Even today, when smartphones let us hold video conferences from nearly anywhere, telephone interactions are still critically important to most businesses. The way you present yourself over the phone can set the tone for an employer’s overall impression of you, so make every interaction count.
Be sure to answer each phone call you can, and never let a business call go to voicemail if you can help it. When answering, maintain an engaging, confident, professional tone. If a business-related call does go to voicemail, be sure to listen to the caller’s message at least once, and to jot down any important information. When calling back, strike a more formal tone than you may be used to. If you have the caller’s direct number, something along the lines of “Hello, my name is ____. I’m afraid that I just missed a call from you; is this a good time to talk?” If all you have is a switchboard number, maintain the same tone: “Hello, my name is _____. I missed a call from _____ [just now/earlier today/yesterday]. Is it possible to speak with them now?”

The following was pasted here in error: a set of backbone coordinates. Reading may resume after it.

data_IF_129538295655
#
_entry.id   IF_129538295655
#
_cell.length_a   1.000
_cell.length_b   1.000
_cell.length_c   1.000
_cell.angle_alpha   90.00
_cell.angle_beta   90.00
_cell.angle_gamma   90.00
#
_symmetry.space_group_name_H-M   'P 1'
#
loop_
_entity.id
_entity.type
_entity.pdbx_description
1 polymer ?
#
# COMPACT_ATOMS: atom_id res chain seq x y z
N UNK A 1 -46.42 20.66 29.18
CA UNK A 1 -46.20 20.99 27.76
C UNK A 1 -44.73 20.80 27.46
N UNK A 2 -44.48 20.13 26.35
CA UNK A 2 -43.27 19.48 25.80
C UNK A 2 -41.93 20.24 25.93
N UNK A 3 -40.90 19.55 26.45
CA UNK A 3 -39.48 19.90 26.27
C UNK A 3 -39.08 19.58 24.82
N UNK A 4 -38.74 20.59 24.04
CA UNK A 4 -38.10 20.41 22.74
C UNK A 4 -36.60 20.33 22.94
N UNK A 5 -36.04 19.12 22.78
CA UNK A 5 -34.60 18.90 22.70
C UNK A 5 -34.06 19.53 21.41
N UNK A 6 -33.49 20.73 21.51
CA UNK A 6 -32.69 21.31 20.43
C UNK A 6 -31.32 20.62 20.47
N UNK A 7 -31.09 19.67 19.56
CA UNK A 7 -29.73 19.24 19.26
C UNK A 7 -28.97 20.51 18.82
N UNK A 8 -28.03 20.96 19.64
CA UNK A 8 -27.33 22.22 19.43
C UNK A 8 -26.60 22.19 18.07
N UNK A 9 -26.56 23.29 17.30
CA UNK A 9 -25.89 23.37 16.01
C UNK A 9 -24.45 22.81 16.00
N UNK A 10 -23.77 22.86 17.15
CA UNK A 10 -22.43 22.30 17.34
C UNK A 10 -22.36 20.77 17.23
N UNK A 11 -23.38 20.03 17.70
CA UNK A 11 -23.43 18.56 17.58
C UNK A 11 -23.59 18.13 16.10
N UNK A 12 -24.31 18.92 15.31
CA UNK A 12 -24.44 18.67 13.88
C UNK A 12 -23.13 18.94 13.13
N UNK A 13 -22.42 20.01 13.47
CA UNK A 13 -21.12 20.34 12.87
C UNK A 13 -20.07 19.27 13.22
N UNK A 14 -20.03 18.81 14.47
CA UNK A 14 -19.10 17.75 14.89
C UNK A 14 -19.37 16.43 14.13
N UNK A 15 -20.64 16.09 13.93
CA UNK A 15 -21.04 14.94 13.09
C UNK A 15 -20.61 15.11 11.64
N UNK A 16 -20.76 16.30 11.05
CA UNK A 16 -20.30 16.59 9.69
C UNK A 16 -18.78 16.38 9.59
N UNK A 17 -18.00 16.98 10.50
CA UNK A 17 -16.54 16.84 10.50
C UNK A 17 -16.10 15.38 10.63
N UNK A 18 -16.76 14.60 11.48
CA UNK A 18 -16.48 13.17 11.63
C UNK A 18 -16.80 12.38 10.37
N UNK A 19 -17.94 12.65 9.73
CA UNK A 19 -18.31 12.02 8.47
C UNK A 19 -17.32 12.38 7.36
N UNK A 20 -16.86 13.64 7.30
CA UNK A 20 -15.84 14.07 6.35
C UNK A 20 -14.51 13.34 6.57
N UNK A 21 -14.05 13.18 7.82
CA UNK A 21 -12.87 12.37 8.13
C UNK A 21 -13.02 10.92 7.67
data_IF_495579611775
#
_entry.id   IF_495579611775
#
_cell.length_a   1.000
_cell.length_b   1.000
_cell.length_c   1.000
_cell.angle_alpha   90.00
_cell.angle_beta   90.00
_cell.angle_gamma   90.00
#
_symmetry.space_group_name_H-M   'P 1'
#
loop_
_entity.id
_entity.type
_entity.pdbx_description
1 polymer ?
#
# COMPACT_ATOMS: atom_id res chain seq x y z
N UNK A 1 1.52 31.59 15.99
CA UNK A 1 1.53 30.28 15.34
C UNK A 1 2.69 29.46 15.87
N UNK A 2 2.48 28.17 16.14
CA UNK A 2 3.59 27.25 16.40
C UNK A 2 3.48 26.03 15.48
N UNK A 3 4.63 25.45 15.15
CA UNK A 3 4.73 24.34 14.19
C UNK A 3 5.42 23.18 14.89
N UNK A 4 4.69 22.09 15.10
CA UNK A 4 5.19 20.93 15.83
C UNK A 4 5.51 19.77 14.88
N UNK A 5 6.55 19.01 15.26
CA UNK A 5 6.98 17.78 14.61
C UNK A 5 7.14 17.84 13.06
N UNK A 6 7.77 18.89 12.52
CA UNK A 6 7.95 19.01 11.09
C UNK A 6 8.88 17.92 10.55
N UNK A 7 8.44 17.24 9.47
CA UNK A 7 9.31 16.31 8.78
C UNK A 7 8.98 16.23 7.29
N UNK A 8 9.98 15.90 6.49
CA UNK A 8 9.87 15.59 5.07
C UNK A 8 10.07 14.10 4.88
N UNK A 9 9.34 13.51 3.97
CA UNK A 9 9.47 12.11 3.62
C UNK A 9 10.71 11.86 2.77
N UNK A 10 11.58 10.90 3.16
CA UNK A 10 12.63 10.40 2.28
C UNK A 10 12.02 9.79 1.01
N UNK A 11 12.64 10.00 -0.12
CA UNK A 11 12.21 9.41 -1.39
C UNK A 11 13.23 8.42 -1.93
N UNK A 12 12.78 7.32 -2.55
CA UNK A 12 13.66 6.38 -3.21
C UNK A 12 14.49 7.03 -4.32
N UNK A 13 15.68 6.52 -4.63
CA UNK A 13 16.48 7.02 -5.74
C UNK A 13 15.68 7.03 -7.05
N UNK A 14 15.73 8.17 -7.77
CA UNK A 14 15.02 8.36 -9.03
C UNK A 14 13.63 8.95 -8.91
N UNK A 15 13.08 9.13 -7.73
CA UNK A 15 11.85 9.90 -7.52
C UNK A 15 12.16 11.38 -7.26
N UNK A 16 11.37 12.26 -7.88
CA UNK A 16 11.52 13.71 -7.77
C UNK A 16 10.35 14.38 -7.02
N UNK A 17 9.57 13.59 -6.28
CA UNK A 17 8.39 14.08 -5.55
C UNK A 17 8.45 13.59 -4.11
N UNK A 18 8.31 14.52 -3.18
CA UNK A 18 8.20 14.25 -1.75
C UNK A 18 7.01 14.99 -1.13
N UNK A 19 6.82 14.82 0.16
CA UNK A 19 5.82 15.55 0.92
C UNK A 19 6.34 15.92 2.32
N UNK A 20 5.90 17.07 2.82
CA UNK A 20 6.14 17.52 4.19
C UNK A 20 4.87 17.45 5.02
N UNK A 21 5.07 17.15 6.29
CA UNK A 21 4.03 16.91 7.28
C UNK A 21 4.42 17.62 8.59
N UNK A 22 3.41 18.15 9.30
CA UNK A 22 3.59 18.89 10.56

That much will help you set the tone for a successful interview down the line. As for the remote graduate interview itself, the best advice for telephone interviews also goes for video interviews. We’ll take a look at those next.